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Japanese Canadian Art in the Time of Covid-19 - Part 4

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So, here we are entering fall 2020 and the second wave of Covid-19 is upon Canada…. the inevitable has arrived.

So, from Nelson, BC there is Diana who I met last summer on a short trip to the Kootenays that now seems like a lifetime ago. I like the edginess of her American Niseiness. Her “Sideways” memoir gave me insight into what it was like to grow up as someone born into internment in Minidoka Internment Camp. A friend of William Hohri (1927-2010), writer, civil rights activist, and lead plaintiff in the National Council for Japanese American Redress (NCJAR) class action lawsuit which sued the U.S. government for $27 billion for injuries suffered as a result of the exclusion and imprisonment of Japanese Americans in U.S. concentration camps during World War II. Diana has a sense of social justice that still burns.

We know Joy Kogawa, Order of Canada and Order of the Rising Sun. I read her Canadian classic, Obasan, in the 1980s. It was a trigger for so much that went on for me personally, starting from the 1990s. Reflecting on this, moving to BC, Japan, and back to Canada to teach (she is a teacher too). More than any other writer, I would posit, she’s touched post-internment WW2 generations of Japanese Canadians in deep and profound ways that we have yet to reckon with.

Finally, there is the new work of Jeff Chiba Stearns who worked collaboratively with Lillian Michiko Blakey (Newmarket, ON) on a graphic novel, On Being Yukiko, which addresses many generational issues of Japanese Canadian identity that Jeff brought to the forefront with his groundbreaking 2010 Emmy-nominated documentary, One Big Hapa Family. Like his family, most Japanese Canadian now are more like the ethnic/cultural mix that reflects the 2020 reality that three-time Grand Slam winning tennis star Naomi Osaka and rookie NBA phenom Rui Hachimura who plays for the Washington Wizards represent: a more global, inclusive, and kinder Japan: that’s the kind of universal expansiveness that we should all aspire to embrace and grow.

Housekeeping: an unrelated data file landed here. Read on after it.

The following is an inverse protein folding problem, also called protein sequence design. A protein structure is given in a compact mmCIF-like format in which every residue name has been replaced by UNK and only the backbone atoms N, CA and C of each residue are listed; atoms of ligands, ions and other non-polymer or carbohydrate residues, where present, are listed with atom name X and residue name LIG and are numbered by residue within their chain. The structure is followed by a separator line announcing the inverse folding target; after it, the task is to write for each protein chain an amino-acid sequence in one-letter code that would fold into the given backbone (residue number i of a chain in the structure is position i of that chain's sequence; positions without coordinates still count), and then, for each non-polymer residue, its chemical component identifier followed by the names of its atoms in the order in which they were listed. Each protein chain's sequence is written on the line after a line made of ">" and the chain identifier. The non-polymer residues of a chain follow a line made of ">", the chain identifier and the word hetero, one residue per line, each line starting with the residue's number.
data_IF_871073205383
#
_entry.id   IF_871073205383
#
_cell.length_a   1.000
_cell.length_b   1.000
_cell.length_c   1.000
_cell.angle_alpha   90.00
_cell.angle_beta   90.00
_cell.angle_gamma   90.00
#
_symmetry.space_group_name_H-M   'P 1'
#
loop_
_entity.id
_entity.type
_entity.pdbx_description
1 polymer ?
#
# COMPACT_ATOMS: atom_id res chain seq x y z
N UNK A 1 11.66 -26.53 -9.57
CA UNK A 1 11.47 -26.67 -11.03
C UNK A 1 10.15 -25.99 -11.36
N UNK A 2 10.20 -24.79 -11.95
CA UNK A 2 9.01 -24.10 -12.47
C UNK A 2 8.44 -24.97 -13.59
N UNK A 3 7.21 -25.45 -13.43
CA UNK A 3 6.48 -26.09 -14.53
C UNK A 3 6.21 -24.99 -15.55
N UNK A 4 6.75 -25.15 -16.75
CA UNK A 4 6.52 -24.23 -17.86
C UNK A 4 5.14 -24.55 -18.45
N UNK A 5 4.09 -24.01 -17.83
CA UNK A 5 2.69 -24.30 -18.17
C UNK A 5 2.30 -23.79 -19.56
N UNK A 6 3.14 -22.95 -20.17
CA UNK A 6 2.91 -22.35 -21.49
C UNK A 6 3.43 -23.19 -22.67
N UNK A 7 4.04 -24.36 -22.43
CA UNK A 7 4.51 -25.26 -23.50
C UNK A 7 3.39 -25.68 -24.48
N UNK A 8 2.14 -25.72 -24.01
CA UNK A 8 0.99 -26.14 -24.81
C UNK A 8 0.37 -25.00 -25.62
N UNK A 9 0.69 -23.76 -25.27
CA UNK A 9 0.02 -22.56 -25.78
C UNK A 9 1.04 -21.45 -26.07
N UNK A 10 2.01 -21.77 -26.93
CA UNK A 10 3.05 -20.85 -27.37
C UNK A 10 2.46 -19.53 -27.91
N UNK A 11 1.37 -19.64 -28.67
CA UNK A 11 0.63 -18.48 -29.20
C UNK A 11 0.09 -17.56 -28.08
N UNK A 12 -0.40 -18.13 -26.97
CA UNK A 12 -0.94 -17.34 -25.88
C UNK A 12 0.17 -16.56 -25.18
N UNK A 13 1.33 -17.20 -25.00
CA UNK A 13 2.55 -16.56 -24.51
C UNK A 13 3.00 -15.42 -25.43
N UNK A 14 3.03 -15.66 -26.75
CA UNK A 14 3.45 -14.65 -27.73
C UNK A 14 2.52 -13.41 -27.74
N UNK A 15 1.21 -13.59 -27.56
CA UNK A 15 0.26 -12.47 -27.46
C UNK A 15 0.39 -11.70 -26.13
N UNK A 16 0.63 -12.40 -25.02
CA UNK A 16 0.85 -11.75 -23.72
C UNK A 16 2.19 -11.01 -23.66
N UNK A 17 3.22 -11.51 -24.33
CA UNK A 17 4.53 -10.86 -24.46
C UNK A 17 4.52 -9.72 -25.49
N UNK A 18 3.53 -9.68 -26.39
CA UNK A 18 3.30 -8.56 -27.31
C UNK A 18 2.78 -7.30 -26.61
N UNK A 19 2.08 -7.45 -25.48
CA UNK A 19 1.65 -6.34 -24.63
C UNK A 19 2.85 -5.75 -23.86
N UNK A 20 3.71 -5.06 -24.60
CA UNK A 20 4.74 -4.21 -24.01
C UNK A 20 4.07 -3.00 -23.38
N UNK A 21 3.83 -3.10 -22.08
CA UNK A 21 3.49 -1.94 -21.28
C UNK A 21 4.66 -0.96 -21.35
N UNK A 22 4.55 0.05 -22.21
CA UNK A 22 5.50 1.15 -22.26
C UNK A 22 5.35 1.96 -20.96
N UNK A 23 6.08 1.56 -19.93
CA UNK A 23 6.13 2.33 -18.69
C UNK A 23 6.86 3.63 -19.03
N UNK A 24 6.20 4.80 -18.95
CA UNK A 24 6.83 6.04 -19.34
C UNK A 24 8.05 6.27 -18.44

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Author/poet, Joy Kogawa (Toronto, ON)

How is Covid-19 affecting how you do art?

I hate isolation but love contemplation. A different perspective on being alone. There is choice. This isolation is an opportunity to write, which requires solitude.

How is Covid-19 affecting how you think of yourself as an artist?

It isn’t affecting how I think of myself as a writer.

Are there themes that are preoccupying you during this time?

The suffering to come, old age, spiritual perspective.

What is your greatest hope for when we emerge from Covid-19?

My hope is that the time of isolation will lead many of us to focus on our spiritual identities, needs, and practices. Particularly as we age, I think we need the expansiveness of that perspective to guide us to the end of life.

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Filmmaker/Artist, Jeff Chiba Stearns (Vancouver, BC)

How is Covid-19 affecting how you do art?

As a filmmaker and artist, I’ve actually worked from a home studio for almost two decades. Therefore, when the pandemic hit, it really wasn’t much of an adjustment for me. I actually found that I was more productive because there wasn’t a reason for me to leave the house for meetings or errands. As well, there was no need to travel which takes up a good amount of my time promoting my work. I was able to spend much more time with my two young children who are a huge inspiration to my work now that I create children’s books. My four-year-old daughter and I spent a lot of time drawing and making art together.